Drought or digging? Why are wells dry?
North Glengarry’s Public Works Department is claiming that the dry weather, not excavation work, is what’s behind water woes currently facing some residents of Maxville.
It’s been a long summer for the village as residents have had to contend with excavation crews digging up streets in order to install water pipes so that the village can draw water from Alexandria.
Joshua Lipson noticed that his water service was affected shortly after excavation crews began working near his property on Mechanic Street East.
“You can get a shower for about three minutes and then it starts coughing up sediment,” he says. “When I turn on the kitchen tap, it coughs, spews, dries up for a bit and eventually it turns black.”
His wife, Brittany, says that the situation has made it difficult to wash dishes. The young family has been forced to buy 18-litre water jugs, which they use for drinking, washing, and bathing their 15-month-old daughter, Piper. Mr. Lipson has reached out to the contractor, Clarence McDonald Excavation Ltd., for a solution.
He was told that he couldn’t prove the work caused the well to run dry.
He’s not alone. Mr. Lipson’s neighbour, Francoise Cadieux, says her water was affected on the day digging began.
She says she had no water September 21 or
the following weekend. She says the water is back now but “not as strong as before.”
For his part, North Glengarry’s Public Works Director, Ryan Morton, maintains the cause is very much seasonal and not construction related.
“We engaged a hydrogeologist, South Nation Conservation, the engineer on the project and the Ministry of Environment regarding wells running dry,” he told The
News via a Sept. 27 email. “All parties agreed that we were not the source of the problem. The SN conservation authority reported that multiple people were reporting their wells running dry that have not run dry before around the Maxville area and in within their jurisdiction.”
Mr. Morton says that excavators are digging down to depths of six and eight feet for most of the project. “This is contrasted against 400 homes and/or businesses using water from a much deeper point, therefore the existing users of the groundwater would have a much larger impact than the construction activities,” he says.
He adds that there is occasional pumping to keep work sites dry, “but those times are few and far between and would result in only a few hundred litres of near surface water each time.”
But Mr. Lipson isn’t buying the township’s story. He points out that the municipality experienced four days of rainfall and that didn’t do anything to rectify his well’s condition.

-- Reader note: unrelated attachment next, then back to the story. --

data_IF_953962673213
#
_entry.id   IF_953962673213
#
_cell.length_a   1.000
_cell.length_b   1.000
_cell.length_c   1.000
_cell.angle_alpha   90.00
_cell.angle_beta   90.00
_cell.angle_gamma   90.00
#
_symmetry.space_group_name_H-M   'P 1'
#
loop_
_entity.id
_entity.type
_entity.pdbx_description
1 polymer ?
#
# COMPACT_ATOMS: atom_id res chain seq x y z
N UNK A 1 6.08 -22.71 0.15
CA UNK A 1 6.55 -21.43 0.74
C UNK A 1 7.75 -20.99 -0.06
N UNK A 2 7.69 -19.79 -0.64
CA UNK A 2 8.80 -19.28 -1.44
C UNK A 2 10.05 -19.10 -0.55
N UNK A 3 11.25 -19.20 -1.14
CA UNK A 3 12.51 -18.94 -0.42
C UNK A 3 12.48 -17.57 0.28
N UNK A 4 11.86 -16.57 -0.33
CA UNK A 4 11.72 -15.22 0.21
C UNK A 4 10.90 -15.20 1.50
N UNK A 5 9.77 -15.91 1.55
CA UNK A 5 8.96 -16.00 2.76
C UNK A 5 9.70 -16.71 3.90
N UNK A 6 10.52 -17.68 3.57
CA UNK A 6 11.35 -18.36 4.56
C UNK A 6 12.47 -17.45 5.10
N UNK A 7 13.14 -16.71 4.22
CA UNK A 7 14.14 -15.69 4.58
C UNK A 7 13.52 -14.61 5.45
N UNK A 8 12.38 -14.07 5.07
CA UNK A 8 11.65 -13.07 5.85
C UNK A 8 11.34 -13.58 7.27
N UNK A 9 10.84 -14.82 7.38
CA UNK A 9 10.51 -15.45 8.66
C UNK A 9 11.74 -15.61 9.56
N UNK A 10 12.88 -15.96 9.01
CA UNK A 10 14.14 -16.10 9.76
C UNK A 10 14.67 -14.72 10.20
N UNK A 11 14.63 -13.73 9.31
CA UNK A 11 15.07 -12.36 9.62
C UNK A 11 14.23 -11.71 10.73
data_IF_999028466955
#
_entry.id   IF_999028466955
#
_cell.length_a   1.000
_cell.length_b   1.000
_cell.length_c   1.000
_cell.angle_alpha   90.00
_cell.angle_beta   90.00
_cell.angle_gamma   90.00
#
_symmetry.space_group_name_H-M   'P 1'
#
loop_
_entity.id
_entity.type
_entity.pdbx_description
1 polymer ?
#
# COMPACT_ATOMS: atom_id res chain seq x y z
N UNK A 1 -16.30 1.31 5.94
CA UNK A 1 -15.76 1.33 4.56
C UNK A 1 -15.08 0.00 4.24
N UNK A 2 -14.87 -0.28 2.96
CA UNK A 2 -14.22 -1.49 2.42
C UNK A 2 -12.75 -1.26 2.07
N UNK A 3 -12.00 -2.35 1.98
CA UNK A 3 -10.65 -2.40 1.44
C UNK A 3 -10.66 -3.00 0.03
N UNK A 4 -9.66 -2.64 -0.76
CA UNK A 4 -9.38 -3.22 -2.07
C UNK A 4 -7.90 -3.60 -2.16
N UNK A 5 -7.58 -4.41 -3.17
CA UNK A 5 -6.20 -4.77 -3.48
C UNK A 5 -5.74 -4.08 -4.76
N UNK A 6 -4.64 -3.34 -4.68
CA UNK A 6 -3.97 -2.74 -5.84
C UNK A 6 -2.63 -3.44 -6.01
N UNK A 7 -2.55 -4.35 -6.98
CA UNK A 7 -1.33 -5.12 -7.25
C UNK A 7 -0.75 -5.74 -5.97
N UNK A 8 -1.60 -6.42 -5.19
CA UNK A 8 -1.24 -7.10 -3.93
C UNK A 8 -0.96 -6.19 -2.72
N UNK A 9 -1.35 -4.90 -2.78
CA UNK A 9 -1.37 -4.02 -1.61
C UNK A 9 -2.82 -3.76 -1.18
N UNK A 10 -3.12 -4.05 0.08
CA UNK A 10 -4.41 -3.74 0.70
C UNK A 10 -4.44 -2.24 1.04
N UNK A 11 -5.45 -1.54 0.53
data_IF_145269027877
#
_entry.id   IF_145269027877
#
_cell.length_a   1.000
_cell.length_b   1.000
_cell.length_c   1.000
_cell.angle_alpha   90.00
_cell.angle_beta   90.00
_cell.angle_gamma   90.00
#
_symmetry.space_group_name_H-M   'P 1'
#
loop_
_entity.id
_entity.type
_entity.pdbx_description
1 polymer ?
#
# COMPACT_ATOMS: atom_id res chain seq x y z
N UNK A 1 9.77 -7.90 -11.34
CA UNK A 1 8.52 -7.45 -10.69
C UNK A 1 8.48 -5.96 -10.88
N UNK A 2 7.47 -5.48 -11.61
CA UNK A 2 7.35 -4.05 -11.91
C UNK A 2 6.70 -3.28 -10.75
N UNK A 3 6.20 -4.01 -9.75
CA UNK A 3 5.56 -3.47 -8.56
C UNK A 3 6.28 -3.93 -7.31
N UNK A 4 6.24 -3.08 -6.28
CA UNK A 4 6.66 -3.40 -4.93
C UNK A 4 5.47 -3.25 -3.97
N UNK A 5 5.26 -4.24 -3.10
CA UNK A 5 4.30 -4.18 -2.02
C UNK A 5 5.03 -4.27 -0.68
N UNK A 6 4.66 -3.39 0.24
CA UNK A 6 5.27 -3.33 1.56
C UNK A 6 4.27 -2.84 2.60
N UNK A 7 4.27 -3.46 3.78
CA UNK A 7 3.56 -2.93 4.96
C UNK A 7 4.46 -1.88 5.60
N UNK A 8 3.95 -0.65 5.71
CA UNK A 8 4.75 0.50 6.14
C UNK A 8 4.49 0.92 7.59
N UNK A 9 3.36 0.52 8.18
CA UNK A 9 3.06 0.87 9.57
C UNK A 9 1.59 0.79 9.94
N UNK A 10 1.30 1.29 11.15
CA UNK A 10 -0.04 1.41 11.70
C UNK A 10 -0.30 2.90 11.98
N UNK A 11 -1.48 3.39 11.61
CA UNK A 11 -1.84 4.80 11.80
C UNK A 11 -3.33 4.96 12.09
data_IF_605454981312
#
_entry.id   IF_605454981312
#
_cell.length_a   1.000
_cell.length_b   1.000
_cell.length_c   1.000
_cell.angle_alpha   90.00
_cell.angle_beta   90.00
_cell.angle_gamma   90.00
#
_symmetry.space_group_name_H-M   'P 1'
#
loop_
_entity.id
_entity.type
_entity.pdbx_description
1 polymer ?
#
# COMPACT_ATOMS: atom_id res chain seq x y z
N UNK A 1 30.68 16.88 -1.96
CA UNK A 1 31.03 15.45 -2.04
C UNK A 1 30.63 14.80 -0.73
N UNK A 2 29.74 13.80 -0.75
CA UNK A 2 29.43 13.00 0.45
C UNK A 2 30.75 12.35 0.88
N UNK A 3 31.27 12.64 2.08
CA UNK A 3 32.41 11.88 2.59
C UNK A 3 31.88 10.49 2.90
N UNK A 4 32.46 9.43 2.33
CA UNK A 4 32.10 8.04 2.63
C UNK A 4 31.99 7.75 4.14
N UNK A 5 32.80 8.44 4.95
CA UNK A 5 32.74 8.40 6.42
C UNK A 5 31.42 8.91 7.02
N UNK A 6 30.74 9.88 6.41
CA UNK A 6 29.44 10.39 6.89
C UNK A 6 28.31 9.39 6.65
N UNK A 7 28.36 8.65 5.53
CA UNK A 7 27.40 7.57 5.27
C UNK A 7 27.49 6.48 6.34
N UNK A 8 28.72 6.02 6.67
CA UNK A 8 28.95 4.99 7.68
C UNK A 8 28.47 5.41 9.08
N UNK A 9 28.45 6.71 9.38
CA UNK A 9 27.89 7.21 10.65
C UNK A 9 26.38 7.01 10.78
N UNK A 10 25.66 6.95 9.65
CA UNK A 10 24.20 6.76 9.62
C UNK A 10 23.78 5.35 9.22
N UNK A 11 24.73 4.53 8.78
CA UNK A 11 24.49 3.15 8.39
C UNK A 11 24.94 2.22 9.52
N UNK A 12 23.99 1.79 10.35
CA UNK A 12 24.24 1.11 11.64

“My well is still the same,” he says, adding that last summer was fairly dry too but that didn’t affect his water supply.
He says the township should help people who are experiencing dry wells. In his case, he was able to procure a transportable water tank, which he would like the municipality to fill for him.
And while Mr. Lipson understands that when it’s completed, the new water system should make dry wells a thing of the past, he’s concerned that this situation could go on for about a year.
“Especially since we may not be hooked up to the water lines until next summer,” he says.
July 1, the South Nation Conservation Authority declared a minor drought advisory throughout its watershed. Since then, the authority has not seen conditions improve; in fact, it upgraded the advisory to a moderate level for the Upper South Nation River Region, which includes most of North Stormont and Dundas County. “The rainfall received in August and September has been localized and insufficient to improve soil moisture, streamflows, and groundwater levels,” says the authority.
“Climate stations near the headwaters of the South Nation River indicated less than 60 per cent of normal precipitation in the last three months.” The authority says that shallow wells may go dry if drought conditions worsen.
“Residents, businesses and other industries throughout the jurisdiction can help by reducing their water consumption by 20 per cent, and limiting non-essential uses (e.g. lawn watering, car washing, etc.). Landowners should be aware of their municipality’s water and fire by-laws.”
WATER WOES: Joshua Lipson and his wife, Brittany, say that their water supply has all but dried up since excavation for the Maxville Water Project started nearby.